Ad-hoc networks are on the forefront of technological advances as more embedded devices allow for wireless communications without necessarily requiring a network infrastructure to connect to. One of the larger problems associated with such ad-hoc networks is the lack of being able to access a PKI to create individual secure sessions for these groups being created. For this project, an implementation generating the public and private keys for an RSA public-key protocol has been created on top of the M2MI middleware developed at RIT. In this implementation, as originally described by Dan Boneh, all parties help contribute to the generation of the RSA public modulus, N, without explicitly knowing the factorization of it. It has been shown that this implementation requires, on average, 32689 rounds of the protocol to create a 1024-bit RSA modulus for the group, and has an approximate growth of log2(N) 25 rounds per bit.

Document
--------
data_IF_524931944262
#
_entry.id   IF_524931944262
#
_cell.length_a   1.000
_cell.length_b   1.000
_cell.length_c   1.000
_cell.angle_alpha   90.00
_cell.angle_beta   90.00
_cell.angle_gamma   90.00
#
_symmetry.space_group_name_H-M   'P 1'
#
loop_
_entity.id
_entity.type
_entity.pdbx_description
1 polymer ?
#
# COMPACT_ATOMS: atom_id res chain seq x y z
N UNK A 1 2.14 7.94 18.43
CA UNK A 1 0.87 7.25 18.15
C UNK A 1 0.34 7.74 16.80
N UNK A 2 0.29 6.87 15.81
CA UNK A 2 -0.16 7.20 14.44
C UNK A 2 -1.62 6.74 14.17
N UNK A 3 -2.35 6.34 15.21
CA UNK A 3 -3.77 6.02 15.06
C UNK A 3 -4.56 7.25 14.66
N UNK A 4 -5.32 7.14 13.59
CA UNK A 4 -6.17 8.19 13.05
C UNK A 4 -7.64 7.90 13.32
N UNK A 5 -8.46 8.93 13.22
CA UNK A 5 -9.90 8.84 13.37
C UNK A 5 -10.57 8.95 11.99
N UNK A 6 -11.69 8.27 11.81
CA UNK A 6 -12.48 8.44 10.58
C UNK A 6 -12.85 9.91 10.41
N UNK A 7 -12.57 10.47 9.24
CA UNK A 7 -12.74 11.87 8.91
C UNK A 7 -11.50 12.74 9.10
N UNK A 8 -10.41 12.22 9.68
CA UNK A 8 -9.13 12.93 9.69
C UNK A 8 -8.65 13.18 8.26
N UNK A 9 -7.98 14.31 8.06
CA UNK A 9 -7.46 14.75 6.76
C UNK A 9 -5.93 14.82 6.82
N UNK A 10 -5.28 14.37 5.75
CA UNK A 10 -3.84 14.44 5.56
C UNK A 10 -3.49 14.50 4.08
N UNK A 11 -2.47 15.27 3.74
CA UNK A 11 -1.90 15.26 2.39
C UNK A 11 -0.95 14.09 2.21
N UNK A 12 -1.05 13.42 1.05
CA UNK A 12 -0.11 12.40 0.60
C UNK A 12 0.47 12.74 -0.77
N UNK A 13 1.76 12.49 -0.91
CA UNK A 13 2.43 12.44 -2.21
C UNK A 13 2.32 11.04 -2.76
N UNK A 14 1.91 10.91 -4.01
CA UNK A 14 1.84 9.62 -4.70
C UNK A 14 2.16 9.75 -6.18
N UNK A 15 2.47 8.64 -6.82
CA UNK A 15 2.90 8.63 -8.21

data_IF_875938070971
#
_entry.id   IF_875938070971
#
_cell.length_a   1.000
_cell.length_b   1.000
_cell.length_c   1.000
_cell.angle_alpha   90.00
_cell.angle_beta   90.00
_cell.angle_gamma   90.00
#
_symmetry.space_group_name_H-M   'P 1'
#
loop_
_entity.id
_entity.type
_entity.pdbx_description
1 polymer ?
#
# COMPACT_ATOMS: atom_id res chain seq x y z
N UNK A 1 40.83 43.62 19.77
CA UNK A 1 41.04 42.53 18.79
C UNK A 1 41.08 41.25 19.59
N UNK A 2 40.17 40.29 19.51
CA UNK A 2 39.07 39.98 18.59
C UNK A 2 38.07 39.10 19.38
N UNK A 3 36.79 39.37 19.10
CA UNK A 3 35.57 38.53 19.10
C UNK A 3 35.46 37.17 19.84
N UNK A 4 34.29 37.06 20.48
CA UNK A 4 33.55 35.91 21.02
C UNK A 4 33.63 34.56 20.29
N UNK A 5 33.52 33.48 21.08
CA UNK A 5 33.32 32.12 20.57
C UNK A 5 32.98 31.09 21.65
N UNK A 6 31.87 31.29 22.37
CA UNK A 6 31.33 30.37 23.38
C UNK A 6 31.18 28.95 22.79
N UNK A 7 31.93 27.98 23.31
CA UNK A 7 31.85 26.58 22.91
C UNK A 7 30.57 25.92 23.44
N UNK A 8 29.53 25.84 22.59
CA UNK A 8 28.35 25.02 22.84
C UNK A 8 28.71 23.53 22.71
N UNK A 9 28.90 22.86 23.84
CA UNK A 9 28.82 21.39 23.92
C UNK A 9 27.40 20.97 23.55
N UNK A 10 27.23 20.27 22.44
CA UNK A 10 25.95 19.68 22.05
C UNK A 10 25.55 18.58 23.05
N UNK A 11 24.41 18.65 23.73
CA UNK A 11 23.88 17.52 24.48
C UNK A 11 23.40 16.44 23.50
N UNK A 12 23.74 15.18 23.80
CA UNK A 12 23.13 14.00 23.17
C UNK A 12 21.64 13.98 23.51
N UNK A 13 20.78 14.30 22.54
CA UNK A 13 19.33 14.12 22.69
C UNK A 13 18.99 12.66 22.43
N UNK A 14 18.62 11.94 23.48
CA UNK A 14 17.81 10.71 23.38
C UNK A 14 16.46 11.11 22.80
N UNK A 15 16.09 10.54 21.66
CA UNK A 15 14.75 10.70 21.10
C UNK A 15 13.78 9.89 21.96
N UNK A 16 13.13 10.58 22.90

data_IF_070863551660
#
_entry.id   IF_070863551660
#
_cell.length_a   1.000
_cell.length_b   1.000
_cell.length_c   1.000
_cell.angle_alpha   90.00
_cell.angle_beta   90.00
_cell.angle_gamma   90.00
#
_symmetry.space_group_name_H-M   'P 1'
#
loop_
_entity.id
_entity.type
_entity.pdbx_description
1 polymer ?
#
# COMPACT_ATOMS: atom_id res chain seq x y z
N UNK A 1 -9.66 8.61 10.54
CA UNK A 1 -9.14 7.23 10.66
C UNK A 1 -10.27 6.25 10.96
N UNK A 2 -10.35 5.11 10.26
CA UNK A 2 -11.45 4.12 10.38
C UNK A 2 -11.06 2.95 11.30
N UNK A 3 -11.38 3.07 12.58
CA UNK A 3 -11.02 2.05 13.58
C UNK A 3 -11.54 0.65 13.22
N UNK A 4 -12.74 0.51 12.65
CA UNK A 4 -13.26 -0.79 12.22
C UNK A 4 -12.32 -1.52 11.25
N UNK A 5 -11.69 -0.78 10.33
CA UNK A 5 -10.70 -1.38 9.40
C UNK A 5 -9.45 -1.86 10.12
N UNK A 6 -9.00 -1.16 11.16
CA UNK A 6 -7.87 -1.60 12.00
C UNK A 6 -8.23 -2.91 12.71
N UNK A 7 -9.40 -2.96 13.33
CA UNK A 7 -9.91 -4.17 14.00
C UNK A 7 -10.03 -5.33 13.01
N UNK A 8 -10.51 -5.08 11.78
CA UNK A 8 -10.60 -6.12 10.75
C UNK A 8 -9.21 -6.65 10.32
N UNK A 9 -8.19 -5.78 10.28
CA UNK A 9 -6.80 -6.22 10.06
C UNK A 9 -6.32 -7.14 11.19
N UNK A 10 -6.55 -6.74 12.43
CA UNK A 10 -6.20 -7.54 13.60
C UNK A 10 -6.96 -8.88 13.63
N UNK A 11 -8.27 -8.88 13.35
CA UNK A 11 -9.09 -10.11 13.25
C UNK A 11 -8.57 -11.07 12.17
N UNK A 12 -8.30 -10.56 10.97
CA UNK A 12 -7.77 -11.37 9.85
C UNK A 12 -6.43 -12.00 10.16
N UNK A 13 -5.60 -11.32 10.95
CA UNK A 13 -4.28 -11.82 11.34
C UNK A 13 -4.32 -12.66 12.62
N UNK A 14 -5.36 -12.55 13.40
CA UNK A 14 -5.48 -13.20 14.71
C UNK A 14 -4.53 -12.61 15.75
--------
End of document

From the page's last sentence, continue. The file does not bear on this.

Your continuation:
Department, Program, or Center
Computer Science (GCCIS)
Padalino, Brian, "A distributed public key creation system for ad-hoc groups" (2008). Thesis. Rochester Institute of Technology. Accessed from
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